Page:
The art of oil painting is passed down from teacher to student. The Golden Gate Atelier is part of a lineage that goes back to Jaques-Louis David. We are honored to be part of this great tradition and to teach it to a select group of students.
Jaques-Louis David was the most important French painter of the late 18th Century. His art was a return to classical forms and the direct study of nature. An excellent draftsman, David placed drawing at the center of his atelier program. He taught both the layered technique passed down from Rubens and direct painting. David was devoted to teaching women as well as men. Among his many pupils were Jean-Auguste-Dominique Ingres and Antoine-Jean Gros, who took over David’s atelier. Gros’ star pupil was Paul Delaroche who become one of the most important painters and teachers of his time.
Delaroche, in turn, taught Jean-Leon Gerome. They were both exceptionally skilled artists, masters of historical recreation. Gerome taught at the Ecole de Beaux-Arts for twenty-seven years.
With his student Charles Bargue, Gerome created a drawing course that become the standard throughout Europe and is used at the Golden Gate Atelier. Gerome’s students became naturalists, impressionist, tonalists, symbolists, and illustrators. He had a considerable influence on American art. Among his pupils were Thomas Eakins, Abbot Thayer, Dennis Miller Bunker, and William McGregor Paxton.
After his studies with Gerome in Paris, Paxton returned to Boston and joined his fellow painters Tarbell, Decamp, and Bunker. These academically trained American impressionists are known as the Boston School.
Inspired by Vermeer and Velazquez, the Boston School took a more painterly approach than their French teachers. As students they learned sight-size portraiture, the technique John Singer Sargent studied in the ateliers of Carolus-Duran and Bonnat. Sight-size probably came to 19thCentury Paris via the British School (Reynolds, Raeburn, Lawrence) and the technique ultimately goes back to Van Dyck and Titian. Sight-size was practiced by the Boston School and taught at the Museum of Fine Arts School, where Ives Gammel learned it from Paxton.classical painting alive in the mid-20th Century. Without Gammel, the technique of sight-size portraiture may well have been lost.
Gammel founded an atelier in Boston, where he taught for more than thirty years. Among his students was Richard Lack who set up his own atelier in Minneapolis. Lack’s Atelier Training for Painters outlines the classical atelier training he received from Gammel. Two of Lack’s student’s were Charles Cecil and Daniel Graves. When Cecil and Graves moved from Lack’s atelier to Florence, the classical tradition returned (via America) to the city of the Renaissance. Europe was formative for Cecil and Graves because they were able to study the old masters at first hand. This refined their taste and strengthened their technique. In Florence, the classical tradition was still alive, carried forward by the great portraitist and teacher Pietro Annigoni. Graves and Cecil ran an atelier together from 1982 until 1991 when Graves opened the Florence Academy of Art.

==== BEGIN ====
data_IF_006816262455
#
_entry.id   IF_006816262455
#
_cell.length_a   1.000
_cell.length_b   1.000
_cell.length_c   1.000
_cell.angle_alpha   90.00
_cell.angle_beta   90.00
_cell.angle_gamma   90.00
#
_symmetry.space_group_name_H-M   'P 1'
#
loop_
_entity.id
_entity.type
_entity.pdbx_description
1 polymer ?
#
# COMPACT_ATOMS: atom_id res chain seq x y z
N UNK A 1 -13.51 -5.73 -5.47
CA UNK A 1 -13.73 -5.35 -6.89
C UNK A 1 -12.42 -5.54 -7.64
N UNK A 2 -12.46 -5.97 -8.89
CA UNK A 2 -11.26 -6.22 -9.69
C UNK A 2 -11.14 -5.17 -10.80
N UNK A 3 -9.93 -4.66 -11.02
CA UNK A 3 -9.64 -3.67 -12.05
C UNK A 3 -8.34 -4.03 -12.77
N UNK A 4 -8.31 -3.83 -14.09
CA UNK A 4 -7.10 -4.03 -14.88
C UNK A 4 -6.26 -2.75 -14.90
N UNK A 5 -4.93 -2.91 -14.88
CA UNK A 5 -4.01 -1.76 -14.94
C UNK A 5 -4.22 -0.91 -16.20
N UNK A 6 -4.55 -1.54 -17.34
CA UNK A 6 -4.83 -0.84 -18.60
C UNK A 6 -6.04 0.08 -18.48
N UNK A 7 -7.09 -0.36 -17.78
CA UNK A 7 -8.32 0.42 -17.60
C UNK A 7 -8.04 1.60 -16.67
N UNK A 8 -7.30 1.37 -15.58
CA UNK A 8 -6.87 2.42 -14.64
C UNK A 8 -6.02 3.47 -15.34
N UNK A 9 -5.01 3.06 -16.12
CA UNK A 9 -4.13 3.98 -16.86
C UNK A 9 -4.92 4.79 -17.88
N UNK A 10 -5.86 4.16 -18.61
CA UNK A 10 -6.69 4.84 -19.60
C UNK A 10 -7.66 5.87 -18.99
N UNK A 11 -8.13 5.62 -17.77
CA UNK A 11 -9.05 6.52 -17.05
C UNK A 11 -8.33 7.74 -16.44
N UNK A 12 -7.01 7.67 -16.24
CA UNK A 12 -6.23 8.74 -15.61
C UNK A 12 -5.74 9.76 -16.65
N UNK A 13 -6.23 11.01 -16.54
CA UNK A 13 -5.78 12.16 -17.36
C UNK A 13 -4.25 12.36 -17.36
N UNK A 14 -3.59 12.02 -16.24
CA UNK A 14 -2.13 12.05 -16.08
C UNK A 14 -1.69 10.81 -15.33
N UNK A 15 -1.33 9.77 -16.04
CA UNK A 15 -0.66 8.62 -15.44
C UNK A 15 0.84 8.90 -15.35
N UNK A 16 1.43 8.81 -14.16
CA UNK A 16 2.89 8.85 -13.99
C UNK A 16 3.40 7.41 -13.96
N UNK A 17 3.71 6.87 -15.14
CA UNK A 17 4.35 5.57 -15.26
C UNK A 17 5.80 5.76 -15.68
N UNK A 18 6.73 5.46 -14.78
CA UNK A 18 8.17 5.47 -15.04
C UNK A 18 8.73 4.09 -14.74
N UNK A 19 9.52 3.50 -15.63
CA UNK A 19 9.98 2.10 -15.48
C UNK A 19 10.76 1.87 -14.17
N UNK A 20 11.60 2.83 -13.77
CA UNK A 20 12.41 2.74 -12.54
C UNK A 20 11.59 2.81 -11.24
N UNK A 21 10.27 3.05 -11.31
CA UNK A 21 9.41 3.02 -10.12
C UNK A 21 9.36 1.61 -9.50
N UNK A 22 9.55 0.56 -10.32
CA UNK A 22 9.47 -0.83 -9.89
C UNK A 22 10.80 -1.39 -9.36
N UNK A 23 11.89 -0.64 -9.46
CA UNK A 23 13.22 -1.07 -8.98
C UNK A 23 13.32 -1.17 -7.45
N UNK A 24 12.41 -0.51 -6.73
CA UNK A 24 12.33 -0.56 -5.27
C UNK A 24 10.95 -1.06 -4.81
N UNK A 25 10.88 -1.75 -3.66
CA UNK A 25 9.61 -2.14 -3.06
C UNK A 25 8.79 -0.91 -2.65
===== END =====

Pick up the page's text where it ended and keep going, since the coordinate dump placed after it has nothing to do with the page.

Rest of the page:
Filadelfo Simi was a Florentine Nineteenth Century painter and student of Gerome. He was inspired by the Barbizon school and the Macchiaioli (the Italian impressionist movement). Simi was a distinguished figurative and landscape painter, and he taught both in Florence. Nerina Simi was Filadelfo Simi’s daughter and student. She took over her father’s atelier in 1923 and ran it for sixty-four years. One of her students was Simona Dolci who joined Daniel Graves at the Florence Academy. Thus the two strands of Gerome’s legacy united. Graves rediscovered the drawing program Charles Bargues created for Gerome and made it central to his teaching.
The Golden Gate Atelier founders Andrew Ameral and Sean Forester received their classical training in Florence where they also taught at the Florence Academy. Ameral founded the FAA Anatomy and Ecorche program and Forester founded the program in Art History, Humanities, and Composition. Ameral’s background in anatomy and illustration and Forester’s in humanities enriches their classical training. The result is the Golden Gate Atelier, a classical painting school that takes the best of tradition and helps students bring it to the modern world. Here is a chart of our lineage:
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